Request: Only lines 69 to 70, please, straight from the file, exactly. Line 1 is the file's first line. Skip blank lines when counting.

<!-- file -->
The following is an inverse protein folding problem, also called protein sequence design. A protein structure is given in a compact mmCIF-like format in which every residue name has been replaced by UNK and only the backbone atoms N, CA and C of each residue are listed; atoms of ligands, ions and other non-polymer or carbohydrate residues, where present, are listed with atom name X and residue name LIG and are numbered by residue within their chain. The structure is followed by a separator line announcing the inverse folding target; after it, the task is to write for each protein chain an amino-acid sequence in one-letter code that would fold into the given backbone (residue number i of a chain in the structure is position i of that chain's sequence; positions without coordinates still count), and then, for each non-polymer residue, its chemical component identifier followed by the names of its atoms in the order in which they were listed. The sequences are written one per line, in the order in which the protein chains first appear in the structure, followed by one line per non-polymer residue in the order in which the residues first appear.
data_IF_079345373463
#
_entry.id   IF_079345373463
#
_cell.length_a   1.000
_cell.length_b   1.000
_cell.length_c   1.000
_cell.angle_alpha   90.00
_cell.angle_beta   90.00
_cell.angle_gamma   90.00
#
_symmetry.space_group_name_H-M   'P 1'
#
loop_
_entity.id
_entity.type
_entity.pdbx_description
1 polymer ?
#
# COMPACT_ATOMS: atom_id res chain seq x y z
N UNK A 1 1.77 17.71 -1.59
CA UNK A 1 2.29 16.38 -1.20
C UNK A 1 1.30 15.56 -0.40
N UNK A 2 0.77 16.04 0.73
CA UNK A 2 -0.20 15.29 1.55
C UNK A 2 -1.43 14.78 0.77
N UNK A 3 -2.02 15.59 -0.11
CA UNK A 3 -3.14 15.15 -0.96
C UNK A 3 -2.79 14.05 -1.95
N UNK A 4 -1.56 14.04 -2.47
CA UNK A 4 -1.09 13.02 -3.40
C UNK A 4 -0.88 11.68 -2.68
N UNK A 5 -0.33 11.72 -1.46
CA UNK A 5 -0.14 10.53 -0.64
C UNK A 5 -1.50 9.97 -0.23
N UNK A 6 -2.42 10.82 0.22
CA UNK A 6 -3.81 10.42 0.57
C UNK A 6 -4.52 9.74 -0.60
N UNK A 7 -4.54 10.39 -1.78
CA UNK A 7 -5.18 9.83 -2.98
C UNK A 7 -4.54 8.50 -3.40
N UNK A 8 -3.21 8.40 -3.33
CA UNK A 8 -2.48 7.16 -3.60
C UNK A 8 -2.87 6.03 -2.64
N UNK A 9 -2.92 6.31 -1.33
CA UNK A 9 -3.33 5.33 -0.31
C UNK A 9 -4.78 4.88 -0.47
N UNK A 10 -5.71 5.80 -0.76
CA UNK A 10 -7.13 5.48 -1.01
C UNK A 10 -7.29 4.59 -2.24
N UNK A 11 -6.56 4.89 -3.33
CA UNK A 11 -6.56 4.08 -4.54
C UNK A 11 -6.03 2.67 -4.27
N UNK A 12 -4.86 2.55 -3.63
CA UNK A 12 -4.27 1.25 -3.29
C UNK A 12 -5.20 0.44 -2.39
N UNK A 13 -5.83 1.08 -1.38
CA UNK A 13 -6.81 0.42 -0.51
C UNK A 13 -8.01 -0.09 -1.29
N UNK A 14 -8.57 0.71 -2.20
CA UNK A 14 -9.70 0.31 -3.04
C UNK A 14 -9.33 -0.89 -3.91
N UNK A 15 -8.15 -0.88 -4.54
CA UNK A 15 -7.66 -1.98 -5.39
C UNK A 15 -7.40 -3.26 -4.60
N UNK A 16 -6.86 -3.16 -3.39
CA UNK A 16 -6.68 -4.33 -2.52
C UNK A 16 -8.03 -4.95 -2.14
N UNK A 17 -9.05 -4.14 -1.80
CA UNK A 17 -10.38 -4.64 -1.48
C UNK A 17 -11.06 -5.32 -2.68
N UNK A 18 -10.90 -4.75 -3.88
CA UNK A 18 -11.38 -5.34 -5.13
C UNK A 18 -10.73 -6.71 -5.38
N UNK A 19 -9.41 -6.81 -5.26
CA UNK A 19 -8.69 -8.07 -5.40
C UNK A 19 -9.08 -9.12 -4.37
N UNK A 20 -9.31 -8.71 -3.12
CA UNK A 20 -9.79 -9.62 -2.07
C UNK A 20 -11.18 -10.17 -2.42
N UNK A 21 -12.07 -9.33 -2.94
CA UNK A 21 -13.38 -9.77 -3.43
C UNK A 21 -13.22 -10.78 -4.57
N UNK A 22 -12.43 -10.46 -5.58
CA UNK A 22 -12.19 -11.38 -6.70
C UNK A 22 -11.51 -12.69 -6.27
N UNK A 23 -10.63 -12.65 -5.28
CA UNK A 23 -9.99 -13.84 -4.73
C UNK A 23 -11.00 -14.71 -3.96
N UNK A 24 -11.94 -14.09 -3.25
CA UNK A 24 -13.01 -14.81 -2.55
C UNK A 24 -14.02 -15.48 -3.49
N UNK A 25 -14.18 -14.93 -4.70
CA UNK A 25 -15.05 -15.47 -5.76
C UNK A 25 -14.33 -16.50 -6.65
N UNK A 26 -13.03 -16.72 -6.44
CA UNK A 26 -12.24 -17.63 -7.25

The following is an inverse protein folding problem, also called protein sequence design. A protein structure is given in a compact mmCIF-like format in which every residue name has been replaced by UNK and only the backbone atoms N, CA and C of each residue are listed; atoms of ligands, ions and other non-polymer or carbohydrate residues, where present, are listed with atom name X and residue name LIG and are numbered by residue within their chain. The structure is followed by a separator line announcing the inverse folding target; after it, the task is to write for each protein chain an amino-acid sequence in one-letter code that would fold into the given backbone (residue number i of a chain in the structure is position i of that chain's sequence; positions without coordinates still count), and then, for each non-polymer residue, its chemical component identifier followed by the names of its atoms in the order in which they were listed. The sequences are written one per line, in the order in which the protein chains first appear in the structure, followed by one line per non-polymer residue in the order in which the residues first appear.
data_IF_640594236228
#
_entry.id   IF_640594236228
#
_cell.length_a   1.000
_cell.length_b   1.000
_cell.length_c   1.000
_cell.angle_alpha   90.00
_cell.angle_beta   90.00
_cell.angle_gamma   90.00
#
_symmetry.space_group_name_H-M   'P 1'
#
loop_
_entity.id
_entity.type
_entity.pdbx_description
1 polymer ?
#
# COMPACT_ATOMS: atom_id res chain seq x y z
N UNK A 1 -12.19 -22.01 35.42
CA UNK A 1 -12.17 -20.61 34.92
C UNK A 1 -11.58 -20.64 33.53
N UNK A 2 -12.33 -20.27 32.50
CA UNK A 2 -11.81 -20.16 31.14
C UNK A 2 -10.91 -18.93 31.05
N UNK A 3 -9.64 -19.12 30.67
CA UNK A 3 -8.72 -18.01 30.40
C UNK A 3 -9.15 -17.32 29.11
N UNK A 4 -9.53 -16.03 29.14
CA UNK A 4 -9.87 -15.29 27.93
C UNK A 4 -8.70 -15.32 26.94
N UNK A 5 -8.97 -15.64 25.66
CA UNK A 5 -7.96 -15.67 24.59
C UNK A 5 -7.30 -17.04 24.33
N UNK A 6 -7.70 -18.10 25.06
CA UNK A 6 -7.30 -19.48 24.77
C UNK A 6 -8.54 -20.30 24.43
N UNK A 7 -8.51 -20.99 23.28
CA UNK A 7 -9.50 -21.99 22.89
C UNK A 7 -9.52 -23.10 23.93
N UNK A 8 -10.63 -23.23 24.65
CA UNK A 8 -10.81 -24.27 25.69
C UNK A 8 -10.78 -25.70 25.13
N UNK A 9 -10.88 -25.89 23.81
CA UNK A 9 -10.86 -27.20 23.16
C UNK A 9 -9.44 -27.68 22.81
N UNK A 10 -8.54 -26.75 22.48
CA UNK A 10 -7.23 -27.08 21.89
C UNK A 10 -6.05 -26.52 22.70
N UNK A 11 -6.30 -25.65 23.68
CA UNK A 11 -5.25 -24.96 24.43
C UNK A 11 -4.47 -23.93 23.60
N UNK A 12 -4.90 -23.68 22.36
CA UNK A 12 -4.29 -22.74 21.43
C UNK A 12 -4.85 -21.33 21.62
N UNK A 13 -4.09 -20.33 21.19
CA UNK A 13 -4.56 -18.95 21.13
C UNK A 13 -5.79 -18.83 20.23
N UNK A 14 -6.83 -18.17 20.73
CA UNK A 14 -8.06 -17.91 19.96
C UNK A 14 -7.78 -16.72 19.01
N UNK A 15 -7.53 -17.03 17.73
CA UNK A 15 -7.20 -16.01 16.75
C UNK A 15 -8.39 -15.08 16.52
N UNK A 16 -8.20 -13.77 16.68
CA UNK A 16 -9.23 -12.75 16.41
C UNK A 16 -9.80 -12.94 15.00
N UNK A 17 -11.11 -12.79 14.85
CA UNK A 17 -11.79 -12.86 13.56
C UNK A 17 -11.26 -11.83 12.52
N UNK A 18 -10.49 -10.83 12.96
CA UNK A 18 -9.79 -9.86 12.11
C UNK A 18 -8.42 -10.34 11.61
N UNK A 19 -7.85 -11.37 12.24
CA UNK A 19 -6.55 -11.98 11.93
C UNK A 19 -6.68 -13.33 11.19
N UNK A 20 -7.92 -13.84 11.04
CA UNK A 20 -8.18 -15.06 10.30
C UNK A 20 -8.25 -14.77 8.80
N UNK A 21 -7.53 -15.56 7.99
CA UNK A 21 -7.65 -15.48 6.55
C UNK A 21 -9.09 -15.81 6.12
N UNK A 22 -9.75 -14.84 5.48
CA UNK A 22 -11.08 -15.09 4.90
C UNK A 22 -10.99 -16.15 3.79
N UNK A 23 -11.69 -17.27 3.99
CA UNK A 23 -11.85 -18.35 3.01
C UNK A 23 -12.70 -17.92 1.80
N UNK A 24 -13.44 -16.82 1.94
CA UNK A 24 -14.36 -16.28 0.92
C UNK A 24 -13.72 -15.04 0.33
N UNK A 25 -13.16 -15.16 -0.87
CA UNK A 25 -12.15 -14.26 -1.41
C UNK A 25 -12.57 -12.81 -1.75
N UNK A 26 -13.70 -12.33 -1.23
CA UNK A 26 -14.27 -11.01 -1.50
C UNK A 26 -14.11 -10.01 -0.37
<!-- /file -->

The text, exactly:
C UNK A 16 -8.03 -4.95 -2.14
N UNK A 17 -9.05 -4.14 -1.80